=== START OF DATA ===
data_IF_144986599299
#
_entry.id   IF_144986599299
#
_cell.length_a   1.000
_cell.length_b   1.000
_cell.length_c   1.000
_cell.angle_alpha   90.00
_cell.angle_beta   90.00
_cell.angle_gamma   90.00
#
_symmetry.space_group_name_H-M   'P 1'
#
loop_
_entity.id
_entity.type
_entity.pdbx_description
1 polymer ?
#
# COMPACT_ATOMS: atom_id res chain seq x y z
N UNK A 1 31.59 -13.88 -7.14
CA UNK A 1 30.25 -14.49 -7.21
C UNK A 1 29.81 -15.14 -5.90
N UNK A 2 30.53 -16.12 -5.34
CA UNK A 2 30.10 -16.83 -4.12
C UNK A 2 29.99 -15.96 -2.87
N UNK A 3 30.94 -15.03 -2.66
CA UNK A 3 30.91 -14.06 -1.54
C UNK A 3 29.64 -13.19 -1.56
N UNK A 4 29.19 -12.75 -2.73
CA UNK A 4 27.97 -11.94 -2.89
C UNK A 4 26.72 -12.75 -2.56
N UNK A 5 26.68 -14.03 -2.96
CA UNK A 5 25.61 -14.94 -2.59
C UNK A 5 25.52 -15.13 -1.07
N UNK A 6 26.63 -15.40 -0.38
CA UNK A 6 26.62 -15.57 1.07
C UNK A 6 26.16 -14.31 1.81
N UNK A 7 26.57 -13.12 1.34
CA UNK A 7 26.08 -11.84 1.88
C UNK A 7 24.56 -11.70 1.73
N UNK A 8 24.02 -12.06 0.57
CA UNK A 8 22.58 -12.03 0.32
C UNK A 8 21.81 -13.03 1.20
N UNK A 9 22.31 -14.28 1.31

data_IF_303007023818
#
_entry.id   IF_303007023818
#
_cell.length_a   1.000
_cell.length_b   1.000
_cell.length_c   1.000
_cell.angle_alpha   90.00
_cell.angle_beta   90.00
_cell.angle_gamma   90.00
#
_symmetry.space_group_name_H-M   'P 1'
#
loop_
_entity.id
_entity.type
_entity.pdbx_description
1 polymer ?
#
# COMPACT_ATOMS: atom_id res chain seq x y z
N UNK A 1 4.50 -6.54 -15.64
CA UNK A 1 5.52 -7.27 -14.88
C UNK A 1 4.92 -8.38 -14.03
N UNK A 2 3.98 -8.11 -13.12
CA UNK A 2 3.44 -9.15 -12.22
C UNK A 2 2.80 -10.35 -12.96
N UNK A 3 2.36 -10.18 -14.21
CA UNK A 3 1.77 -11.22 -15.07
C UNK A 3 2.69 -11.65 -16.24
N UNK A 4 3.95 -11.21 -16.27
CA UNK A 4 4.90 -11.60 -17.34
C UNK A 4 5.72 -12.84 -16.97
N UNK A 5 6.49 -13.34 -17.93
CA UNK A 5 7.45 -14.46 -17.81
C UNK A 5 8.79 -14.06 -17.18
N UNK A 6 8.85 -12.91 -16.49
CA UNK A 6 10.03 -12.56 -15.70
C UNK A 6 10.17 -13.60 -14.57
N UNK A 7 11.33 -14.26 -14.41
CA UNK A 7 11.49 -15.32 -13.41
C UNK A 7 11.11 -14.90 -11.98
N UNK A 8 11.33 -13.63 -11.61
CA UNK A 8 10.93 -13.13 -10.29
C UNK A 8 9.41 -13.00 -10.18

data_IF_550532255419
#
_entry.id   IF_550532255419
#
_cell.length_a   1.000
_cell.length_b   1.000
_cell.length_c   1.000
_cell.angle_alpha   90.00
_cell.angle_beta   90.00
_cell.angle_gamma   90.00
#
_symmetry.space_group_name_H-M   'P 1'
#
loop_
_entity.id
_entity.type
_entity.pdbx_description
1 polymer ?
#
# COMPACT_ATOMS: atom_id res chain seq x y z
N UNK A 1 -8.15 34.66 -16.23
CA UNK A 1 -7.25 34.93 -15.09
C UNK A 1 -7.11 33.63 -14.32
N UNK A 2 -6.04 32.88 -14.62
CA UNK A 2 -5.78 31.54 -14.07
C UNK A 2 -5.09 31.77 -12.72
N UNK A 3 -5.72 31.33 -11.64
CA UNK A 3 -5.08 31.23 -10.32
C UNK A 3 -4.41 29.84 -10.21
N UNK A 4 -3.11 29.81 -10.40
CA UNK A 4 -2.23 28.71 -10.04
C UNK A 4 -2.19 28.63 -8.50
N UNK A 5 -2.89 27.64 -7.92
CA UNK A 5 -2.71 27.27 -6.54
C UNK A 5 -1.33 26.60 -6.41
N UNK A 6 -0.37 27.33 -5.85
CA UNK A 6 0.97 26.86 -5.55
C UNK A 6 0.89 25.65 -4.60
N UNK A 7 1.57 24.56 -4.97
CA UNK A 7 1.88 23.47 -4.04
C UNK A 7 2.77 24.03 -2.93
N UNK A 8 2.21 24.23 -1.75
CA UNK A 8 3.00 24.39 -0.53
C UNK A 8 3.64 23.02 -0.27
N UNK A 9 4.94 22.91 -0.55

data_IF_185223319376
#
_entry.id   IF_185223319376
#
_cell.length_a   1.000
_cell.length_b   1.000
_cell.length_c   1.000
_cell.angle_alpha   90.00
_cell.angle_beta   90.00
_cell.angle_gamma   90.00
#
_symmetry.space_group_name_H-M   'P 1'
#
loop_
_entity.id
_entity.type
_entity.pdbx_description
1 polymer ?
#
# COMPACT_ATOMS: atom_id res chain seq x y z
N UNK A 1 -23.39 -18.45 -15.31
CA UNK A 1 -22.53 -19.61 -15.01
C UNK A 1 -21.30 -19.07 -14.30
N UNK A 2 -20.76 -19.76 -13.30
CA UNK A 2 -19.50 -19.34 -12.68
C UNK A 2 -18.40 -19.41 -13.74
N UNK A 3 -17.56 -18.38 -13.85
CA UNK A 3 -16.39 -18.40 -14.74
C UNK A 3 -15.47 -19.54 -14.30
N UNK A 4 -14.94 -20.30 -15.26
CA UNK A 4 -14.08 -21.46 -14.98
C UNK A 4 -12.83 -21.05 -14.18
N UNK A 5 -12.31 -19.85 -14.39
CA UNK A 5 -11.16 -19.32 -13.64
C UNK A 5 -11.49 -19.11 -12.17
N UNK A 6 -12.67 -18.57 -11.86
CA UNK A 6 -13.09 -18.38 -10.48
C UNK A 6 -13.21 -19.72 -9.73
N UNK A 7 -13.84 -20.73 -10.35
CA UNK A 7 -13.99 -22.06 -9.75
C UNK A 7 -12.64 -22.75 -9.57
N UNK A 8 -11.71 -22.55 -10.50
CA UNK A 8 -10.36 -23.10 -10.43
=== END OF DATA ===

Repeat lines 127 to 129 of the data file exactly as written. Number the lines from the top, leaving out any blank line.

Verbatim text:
C UNK A 6 0.89 25.65 -4.60
N UNK A 7 1.57 24.56 -4.97
CA UNK A 7 1.88 23.47 -4.04